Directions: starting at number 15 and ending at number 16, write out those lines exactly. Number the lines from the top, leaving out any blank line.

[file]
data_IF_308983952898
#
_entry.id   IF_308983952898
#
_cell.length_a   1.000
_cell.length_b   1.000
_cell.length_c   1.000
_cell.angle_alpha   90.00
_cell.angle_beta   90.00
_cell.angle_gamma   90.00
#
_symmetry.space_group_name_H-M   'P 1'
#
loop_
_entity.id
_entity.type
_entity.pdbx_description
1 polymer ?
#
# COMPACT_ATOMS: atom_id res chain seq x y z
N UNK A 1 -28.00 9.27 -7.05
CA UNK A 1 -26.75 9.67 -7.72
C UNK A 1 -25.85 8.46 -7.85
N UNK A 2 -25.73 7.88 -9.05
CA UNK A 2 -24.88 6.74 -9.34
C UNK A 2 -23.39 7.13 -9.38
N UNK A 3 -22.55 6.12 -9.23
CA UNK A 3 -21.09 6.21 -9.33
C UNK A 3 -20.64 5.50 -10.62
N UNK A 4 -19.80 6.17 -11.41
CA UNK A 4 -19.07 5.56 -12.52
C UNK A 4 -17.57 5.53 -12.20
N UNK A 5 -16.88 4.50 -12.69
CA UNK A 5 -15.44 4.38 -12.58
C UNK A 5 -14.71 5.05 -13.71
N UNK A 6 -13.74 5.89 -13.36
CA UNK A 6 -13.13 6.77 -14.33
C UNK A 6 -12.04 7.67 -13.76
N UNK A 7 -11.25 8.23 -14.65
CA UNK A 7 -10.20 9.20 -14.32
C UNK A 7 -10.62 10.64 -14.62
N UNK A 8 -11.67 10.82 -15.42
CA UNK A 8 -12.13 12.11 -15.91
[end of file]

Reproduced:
_entity.id
_entity.type